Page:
‘It’s also important to bear in mind that people can seek help from the council if they are at risk of homelessness in the next 56 days - the sooner this process starts, the easier it is to prevent homelessness.

‘Finally, to get involved in campaigning, you can sign up for updates from our policy team,’ she adds (see Resources).

This is of course far from the end of the story; in just a few months’ time the combination of job losses and the eventual close of the furlough scheme, along with the end of the moratorium on renter evictions, threatens to bring more people to the brink – and over it.

Homelessness is far from solved – but if nothing else this Covid crisis has demonstrated how much can be achieved with sufficient money and political will. The question that remains is whether that will be sustained for long enough to make a lasting difference?  


Centrepoint has a helpline for anyone in England aged 16 to 25 on 0808 800 0661 (Monday-Friday, 9am to 5pm)  

Ask your MP/MSP/AM how they’re helping and sign up for updates  

Donate, volunteer or campaign at Crisis  

Housing advice and how to help at Shelter


Coronavirus (Scotland) Act. (2020) See: (accessed 16 June 2020).

Crisis. (2020) Over half of frontline services have seen a rise in homelessness. See: (accessed 16 June 2020).

Department for Communities NI. (2020) Hargey pays tribute to the homelessness sector. See: (accessed 16 June 2020).

Ministry of Housing, Communities and Local Government. (2020a) Response to Manchester Evening News story on support for rough sleepers. See: (accessed 16 June 2020).

Ministry of Housing, Communities and Local Government. (2020b) Charities to benefit from support for rough sleepers during pandemic. See: (accessed 16 June 2020).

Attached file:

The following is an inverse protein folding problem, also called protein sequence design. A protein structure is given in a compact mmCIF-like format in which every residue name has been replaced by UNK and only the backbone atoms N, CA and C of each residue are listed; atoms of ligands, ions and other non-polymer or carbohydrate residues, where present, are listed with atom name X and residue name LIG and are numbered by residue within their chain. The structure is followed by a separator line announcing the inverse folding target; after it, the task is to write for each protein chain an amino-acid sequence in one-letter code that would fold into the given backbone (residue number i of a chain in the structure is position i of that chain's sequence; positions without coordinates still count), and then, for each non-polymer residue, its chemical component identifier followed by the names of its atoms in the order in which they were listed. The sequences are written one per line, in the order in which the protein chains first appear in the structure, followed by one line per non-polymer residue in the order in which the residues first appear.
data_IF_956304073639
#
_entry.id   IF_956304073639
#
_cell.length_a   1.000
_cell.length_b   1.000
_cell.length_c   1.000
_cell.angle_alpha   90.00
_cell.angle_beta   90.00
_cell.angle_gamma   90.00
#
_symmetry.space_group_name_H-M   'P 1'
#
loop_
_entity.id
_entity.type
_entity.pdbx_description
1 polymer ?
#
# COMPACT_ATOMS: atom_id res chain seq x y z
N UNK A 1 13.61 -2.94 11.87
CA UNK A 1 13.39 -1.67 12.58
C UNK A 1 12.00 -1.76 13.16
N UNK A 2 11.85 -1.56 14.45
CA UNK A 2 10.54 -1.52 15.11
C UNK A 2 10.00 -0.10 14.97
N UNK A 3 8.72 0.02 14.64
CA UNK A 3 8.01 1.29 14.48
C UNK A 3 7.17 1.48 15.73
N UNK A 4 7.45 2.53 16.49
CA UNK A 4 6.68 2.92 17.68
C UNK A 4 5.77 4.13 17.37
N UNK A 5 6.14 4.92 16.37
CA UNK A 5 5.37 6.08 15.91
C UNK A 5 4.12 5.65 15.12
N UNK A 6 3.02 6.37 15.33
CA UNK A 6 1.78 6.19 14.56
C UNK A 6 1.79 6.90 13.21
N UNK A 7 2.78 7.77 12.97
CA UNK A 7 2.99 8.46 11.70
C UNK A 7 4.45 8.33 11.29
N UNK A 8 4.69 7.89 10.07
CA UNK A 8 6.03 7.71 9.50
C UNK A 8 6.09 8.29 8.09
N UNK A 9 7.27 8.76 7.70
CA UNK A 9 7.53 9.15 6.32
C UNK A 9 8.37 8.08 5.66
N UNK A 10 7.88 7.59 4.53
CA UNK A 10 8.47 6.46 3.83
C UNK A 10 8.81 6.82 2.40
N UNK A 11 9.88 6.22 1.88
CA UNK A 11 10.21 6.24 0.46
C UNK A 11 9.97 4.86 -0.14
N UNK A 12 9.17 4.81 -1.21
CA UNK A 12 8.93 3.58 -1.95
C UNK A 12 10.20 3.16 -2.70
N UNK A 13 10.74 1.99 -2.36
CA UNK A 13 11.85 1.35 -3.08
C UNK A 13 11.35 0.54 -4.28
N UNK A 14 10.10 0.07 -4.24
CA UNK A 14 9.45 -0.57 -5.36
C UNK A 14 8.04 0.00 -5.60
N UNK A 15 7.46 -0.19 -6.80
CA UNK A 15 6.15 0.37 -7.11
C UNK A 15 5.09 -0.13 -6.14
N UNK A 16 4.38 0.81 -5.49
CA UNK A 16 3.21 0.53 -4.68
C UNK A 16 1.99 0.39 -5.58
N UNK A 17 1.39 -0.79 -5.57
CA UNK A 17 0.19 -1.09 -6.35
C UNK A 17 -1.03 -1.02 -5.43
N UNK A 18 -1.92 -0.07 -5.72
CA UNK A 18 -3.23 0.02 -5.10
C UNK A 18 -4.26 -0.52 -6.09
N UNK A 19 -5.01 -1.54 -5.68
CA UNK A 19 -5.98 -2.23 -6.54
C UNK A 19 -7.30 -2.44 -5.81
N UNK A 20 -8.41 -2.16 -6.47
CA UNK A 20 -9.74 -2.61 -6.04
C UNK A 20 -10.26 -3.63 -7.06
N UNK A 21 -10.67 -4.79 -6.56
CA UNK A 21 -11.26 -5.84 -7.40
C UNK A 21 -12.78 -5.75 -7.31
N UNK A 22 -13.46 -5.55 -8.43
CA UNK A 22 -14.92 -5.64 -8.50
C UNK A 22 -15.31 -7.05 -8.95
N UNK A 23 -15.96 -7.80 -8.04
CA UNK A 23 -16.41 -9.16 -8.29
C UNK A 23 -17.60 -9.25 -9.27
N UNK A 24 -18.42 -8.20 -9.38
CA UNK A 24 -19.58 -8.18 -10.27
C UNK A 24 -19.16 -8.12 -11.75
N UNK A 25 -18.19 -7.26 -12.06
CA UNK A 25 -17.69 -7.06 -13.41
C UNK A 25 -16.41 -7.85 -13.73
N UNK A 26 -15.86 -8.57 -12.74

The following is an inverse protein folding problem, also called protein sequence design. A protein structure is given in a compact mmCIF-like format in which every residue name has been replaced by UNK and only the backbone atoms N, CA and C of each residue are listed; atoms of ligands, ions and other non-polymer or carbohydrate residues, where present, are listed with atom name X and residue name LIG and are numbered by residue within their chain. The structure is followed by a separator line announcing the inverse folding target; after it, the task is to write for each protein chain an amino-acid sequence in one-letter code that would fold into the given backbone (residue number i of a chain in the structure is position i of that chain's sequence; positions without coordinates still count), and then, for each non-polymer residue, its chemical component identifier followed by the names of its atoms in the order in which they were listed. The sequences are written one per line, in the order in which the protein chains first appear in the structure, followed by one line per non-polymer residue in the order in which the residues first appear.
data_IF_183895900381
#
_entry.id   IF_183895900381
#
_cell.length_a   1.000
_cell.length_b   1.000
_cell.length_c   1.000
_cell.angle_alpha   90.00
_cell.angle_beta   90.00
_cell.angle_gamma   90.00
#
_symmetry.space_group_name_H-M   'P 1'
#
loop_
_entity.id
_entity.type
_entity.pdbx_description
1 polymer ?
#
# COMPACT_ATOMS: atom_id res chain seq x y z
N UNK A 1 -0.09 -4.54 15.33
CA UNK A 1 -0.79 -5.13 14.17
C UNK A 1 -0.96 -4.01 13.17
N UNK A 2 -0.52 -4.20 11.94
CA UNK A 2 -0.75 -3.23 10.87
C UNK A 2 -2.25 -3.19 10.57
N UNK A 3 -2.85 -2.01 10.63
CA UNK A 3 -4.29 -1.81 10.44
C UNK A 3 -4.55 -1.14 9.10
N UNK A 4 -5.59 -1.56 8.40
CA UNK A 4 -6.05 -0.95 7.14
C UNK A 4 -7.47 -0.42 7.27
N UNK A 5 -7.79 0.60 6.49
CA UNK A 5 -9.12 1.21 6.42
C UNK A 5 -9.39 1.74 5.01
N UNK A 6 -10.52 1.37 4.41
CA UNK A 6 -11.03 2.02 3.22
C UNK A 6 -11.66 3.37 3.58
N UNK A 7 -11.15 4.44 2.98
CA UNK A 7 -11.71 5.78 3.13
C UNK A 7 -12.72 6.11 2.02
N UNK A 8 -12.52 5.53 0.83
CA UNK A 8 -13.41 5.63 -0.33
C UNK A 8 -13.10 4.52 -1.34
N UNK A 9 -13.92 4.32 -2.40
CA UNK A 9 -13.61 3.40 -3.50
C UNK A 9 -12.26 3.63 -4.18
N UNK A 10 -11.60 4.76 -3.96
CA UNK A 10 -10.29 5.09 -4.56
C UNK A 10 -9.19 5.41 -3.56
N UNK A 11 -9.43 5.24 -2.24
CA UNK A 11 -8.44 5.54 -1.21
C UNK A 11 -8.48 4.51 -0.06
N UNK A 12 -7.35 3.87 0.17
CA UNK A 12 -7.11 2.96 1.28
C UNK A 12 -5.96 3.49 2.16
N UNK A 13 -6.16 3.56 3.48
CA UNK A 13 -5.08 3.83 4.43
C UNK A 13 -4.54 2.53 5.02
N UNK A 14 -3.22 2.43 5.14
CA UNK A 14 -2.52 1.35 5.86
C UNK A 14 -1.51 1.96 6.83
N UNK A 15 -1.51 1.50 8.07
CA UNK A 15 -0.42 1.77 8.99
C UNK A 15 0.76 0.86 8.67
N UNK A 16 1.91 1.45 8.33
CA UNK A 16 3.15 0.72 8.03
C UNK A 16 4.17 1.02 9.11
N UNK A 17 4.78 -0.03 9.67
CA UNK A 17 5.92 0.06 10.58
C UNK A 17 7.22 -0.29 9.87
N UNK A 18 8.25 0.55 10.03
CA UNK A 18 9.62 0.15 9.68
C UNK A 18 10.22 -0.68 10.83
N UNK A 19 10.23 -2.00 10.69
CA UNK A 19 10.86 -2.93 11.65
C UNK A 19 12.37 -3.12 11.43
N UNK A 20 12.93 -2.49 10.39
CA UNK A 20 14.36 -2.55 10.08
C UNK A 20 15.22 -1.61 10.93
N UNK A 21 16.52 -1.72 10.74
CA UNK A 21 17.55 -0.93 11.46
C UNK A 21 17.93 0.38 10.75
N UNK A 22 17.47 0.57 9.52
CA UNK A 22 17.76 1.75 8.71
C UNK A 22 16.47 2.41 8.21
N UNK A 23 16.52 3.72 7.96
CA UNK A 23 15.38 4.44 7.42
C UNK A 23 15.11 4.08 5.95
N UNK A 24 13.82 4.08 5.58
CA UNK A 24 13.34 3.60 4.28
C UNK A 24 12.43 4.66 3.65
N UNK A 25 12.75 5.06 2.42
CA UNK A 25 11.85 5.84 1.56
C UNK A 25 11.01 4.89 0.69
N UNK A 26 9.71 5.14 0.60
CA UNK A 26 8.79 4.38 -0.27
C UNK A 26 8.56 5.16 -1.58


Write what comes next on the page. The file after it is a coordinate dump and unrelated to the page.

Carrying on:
Ministry of Housing, Communities and Local Government. (2020c) 6,000 new supported homes as part of landmark commitment to end rough sleeping. See: (accessed 16 June 2020).

Ministry of Housing, Communities and Local Government. (2020d) Ban on evictions extended by 2 months to further protect renters. See: (accessed 16 June 2020).

Private Tenancies (Coronavirus Modifications) Act (Northern Ireland). (2020) See: (accessed 16 June 2020).

Resolution Foundation. (2020a) Class of 2020. See: (accessed 16 June 2020).

Resolution Foundation. (2020b) Young workers in the coronavirus crisis. See: (accessed 16 June 2020).

Scottish Government. (2020a) Helping communities affected by COVID-19. See (accessed 14 June 2020).

Scottish Government. (2020b) Homelessness and Rough Sleeping Action Group minutes: June 2020. See: (accessed 16 June 2020).

Scottish Parliament. (2020) Official report: meeting of the parliament (hybrid) 9 June 2020. See: (accessed 16 June 2020).

Welsh Government. (2020) Written statement: COVID-19 response – homelessness and rough sleepers. See: (accessed 16 June 2020).

Welsh Parliament. (2020) Plenary session 3 June: statement by Julie James, minister for housing and local government. See: (accessed 16 June 2020).

Wilson W, Cromarty, H. (2020) Coronavirus: a ban on evictions and help for rough sleepers. House of Commons Library Briefing Paper no. 08867. See: (accessed 16 June 2020).